I've took Great Pains for fear of Loss
To thee in foundering of thy Horse
It's Ground With Bur and Ground so nice
It Looks t'was bolted twice
But that's No matter Since it's Such
thy Man Can't ever feed tomuch
I mean Can't founder if he would
I've took Such pains to Make it Good.
Nor will it Ever Dust his Cloaths
Nor Give thy horse a Mealy Nose
And further in its praise I'll Say
t'will Never Make him Runaway
but if on this alone he's fed
a Child may hold him with a thread
feed freely then Nor be in Doubt
I'le send thee More when this is out.


It is 30 bushels I have sent thee, and Notwithstanding the Labour & Care I have taken to oblige thee which the bran itself will testify to anyone who is a Judge I have Charged only 15 pr bushell—Lower than Can Well be aforded but I shall not Regard that as it is to a friend—it May appear to thee perhaps that I have Said Rather tomuch in praise of the bran yet upon Examination I think it will appear

(illegible) for if it Don' fully answer the Description I have Given it I should not be unwilling to make some abatement in price—this from thy Most Respectful & Sincere friend


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Thomas Wharton was cousin to that Thomas Wharton whose father, Joseph Wharton, owned Walnut Grove in Southwark where the “Mischianza

was held. He was a prominent merchant in Philadelphia, a friend of Galloway and of Goddard the printer, and a partner with them in the establishment of the latter's newspaper, the Chronicle. He was on the King's side, as was Galloway, was arrested as a Loyalist by order of Congress, exiled to Virginia, and his estates confiscated.

From these examples of his writings we must not think of him as an illiterate man. He came to dwell in Germantown from well out in the country near the present Fox Chase, and the schools in that early day were purely elementary. We see, however, his gentle spirit, fair in his dealings and appreciative of the beautiful things he found in nature.

In these early days the Wissahickon Creek was more than twice its present size and volume, the cutting of the forests along its banks and near its source having decreased it since then. It was a favourite course for the Indians of the Delaware tribe and for some famous hermits. Here it was that the learned Kelpius had his cave and nearby Glen Fern, on a hill above a woody romantic dell through which the creek meandered, was the Monastery built by Joseph Gorgas, a Tunker-Baptist, who intended it as a branch of the brotherhood established at Ephrata in Lancaster County.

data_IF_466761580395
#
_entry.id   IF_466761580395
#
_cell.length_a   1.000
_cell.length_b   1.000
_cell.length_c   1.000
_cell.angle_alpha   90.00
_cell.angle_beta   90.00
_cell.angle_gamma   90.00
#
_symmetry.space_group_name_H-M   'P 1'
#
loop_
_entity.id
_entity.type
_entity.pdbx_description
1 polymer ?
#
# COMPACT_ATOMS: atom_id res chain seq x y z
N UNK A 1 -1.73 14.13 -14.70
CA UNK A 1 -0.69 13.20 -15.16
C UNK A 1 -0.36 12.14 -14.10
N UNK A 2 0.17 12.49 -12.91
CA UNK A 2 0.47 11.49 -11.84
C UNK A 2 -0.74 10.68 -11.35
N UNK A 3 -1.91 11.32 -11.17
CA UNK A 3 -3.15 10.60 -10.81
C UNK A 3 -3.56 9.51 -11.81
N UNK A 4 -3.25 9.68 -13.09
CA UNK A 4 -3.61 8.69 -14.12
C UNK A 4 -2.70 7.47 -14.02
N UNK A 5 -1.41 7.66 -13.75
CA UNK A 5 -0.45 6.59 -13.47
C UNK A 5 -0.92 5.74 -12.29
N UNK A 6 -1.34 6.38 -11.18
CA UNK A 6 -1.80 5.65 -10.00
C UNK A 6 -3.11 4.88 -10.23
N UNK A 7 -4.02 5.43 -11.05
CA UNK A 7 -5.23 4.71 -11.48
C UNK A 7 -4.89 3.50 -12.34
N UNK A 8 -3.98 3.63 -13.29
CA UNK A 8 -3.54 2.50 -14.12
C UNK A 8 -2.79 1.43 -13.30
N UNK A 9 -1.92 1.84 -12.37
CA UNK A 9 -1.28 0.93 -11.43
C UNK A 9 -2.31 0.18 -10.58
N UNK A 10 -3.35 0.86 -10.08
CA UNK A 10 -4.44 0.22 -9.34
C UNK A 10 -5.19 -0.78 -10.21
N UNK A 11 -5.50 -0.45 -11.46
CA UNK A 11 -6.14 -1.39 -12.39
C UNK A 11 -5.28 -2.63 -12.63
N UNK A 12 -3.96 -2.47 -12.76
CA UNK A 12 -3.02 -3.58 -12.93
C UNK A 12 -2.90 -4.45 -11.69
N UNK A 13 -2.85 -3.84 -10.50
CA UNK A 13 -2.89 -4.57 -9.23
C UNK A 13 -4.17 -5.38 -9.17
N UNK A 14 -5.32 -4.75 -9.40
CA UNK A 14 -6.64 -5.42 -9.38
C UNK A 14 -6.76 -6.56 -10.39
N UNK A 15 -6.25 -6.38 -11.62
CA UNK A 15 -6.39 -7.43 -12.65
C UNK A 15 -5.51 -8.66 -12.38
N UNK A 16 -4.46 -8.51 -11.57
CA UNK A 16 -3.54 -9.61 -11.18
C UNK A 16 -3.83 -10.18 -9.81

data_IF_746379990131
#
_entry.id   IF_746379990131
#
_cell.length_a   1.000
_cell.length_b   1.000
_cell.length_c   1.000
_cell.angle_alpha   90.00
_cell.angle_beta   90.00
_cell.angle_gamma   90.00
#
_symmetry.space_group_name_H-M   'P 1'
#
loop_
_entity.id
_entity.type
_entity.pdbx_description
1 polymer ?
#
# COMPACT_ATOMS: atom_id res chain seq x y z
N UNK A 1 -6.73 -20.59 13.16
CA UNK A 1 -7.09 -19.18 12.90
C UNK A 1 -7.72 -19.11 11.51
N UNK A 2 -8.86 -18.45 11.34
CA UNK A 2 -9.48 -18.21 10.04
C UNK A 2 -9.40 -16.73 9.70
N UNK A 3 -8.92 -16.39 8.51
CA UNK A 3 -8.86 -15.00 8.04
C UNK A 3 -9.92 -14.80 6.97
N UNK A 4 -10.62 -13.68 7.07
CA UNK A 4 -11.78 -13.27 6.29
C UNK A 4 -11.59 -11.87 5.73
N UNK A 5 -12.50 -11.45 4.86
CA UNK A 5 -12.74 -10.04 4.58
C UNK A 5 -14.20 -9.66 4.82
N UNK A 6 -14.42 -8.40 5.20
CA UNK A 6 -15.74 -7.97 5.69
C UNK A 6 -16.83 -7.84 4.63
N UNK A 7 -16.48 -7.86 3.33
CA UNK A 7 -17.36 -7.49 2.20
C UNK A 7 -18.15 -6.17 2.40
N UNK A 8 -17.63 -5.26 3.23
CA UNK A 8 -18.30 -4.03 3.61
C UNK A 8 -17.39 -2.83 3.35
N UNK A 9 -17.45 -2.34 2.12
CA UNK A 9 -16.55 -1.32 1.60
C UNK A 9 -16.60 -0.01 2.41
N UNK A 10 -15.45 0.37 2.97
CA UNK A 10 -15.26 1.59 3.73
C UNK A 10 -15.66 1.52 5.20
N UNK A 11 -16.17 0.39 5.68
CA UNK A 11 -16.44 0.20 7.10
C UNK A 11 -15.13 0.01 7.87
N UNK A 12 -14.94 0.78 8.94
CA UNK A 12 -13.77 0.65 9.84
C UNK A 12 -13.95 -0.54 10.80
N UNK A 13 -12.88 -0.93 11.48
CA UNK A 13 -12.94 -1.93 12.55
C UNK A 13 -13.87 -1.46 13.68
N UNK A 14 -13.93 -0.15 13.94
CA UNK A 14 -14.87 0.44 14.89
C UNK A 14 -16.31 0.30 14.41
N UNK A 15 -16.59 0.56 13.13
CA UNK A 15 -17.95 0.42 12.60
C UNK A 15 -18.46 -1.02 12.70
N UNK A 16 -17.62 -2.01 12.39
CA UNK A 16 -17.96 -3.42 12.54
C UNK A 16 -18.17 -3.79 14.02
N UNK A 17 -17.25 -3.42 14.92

The entrance to Glen Fern was secured by the purchase of a private right of way from the property owners from the Cresheim Creek near the present Allen's Lane station of the Pennsylvania Railroad about a mile distant. This followed the line of Allen's Lane named for Major Allen, whose great house stood where the road joined the Main Street.

There was no means of refining the grist which was brought to the mill and often garlic became noticeable in the flour. This flour was not marketable in Philadelphia and so there arose a large foreign trade, for Livezey found a ready sale for the flour in the West Indies and countries of the south. To the profits he added Spanish dollars diligently gathered from the country round and so back in the ships came silks and delicate shades of crêpe and handsome chinaware. Thus the son John became a great merchant in the city and rode thence and back each day upon horseback.

Thomas Livezey married Martha Knowles April 2, 1748, the year after his purchase of Glen Fern. Five sons and five daughters were born to them. Rachel married John Johnson, Martha, Peter Robeson, and Ann, Isaac Williams, all of prominent Germantown families.